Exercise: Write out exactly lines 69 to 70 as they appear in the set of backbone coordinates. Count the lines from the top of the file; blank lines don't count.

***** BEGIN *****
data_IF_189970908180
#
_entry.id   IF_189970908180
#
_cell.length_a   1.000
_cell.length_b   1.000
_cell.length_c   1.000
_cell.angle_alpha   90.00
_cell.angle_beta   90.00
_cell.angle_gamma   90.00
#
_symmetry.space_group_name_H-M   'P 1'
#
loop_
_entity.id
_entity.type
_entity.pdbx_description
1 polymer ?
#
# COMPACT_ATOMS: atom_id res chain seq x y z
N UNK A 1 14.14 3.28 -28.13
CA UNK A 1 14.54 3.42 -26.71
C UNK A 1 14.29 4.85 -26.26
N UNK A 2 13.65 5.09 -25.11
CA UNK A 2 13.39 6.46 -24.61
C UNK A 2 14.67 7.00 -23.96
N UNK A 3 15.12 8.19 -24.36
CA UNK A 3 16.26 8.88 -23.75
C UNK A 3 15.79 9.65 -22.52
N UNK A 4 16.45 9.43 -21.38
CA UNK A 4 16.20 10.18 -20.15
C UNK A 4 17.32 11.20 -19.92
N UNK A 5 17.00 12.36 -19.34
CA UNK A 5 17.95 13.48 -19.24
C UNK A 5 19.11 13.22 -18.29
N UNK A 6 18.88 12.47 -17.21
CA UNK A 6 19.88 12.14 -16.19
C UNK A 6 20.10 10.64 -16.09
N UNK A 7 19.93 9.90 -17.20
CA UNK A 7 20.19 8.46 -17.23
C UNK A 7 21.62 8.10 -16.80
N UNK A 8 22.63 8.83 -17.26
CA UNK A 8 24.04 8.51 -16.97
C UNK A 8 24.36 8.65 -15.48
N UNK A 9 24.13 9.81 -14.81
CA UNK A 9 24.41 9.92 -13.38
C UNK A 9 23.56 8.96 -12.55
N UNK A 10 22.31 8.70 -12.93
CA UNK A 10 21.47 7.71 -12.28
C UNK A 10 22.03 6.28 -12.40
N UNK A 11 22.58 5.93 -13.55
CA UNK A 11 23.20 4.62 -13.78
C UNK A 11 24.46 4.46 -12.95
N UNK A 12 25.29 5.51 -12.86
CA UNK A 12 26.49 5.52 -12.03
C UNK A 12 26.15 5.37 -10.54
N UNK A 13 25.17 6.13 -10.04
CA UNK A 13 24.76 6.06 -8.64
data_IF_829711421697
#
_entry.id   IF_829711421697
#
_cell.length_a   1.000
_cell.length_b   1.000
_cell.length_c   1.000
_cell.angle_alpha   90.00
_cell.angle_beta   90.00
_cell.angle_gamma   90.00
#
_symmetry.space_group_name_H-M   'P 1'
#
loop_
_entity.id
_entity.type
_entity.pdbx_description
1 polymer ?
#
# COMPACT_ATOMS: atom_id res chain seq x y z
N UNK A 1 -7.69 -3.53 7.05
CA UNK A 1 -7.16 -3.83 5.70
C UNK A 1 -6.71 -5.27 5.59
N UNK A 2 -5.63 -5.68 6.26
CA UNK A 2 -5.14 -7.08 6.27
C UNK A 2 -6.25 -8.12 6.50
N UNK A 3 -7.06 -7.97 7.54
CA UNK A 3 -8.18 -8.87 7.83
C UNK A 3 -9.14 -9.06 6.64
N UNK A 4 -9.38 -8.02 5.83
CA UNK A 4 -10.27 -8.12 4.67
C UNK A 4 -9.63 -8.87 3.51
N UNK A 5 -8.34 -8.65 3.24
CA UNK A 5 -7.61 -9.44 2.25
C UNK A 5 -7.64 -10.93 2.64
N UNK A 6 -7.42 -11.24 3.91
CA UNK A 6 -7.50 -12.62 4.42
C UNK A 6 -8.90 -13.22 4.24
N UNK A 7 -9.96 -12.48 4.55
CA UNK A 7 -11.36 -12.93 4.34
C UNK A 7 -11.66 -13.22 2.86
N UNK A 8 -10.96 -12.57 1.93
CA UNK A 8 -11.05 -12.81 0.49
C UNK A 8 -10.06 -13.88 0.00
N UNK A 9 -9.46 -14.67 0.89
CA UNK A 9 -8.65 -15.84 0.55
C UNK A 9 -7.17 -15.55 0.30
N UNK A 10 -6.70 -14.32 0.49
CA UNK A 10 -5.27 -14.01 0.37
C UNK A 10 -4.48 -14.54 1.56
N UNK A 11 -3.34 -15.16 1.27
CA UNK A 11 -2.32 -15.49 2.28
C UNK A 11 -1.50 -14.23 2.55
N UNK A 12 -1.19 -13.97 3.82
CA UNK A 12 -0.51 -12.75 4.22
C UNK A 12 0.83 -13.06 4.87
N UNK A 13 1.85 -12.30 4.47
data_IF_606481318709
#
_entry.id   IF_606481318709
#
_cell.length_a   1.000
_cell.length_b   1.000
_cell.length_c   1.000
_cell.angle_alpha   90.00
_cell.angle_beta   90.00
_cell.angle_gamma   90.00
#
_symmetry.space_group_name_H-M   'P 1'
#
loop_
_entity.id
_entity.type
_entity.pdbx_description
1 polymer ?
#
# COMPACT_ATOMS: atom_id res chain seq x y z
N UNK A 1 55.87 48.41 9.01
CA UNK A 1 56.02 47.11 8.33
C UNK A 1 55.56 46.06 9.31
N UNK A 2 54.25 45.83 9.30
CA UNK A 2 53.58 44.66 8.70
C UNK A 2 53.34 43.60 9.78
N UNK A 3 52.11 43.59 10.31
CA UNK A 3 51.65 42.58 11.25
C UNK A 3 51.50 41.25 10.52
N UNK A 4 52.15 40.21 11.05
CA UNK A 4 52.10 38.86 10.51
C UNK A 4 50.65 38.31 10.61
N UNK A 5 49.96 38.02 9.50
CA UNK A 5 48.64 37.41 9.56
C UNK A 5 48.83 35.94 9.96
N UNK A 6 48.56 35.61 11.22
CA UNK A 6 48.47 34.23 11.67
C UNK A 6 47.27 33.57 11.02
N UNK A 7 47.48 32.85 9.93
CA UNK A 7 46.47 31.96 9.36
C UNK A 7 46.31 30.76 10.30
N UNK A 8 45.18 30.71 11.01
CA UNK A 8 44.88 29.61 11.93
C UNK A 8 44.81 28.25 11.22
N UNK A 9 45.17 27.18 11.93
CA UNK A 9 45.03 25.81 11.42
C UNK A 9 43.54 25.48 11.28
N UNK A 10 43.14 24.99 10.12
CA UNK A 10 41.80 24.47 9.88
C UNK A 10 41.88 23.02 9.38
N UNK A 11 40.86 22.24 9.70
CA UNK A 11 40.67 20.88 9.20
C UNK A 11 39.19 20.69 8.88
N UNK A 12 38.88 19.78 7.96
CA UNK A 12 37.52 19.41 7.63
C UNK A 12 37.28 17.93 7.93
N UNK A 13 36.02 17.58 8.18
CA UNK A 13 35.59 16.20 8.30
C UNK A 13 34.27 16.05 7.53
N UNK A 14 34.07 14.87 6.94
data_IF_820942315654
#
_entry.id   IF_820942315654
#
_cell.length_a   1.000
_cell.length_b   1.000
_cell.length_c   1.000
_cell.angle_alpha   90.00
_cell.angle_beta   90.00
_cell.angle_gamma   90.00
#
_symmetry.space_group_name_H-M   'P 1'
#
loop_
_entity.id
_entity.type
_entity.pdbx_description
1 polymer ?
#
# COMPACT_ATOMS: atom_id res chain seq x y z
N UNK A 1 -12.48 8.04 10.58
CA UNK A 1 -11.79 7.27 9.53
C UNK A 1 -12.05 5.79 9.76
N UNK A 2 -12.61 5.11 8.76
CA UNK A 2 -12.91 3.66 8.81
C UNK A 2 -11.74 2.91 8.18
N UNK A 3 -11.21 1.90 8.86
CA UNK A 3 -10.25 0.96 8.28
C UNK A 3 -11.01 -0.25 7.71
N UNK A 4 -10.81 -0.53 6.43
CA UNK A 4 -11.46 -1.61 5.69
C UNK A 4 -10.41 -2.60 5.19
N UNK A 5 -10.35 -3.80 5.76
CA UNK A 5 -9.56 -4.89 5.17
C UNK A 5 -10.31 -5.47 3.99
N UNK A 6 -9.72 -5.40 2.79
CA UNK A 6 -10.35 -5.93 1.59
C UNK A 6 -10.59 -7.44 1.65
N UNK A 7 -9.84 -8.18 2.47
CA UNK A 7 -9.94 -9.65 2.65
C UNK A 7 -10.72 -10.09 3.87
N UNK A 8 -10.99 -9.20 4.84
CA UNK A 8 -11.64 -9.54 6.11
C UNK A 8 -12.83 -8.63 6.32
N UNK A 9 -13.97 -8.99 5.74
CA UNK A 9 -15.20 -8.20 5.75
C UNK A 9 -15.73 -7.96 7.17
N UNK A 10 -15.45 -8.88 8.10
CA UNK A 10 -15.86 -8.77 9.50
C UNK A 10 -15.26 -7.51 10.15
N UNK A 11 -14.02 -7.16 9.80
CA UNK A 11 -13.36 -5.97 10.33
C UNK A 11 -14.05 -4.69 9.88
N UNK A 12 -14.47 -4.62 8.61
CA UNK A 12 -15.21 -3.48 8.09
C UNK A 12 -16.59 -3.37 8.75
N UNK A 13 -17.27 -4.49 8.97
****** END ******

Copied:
#
_symmetry.space_group_name_H-M   'P 1'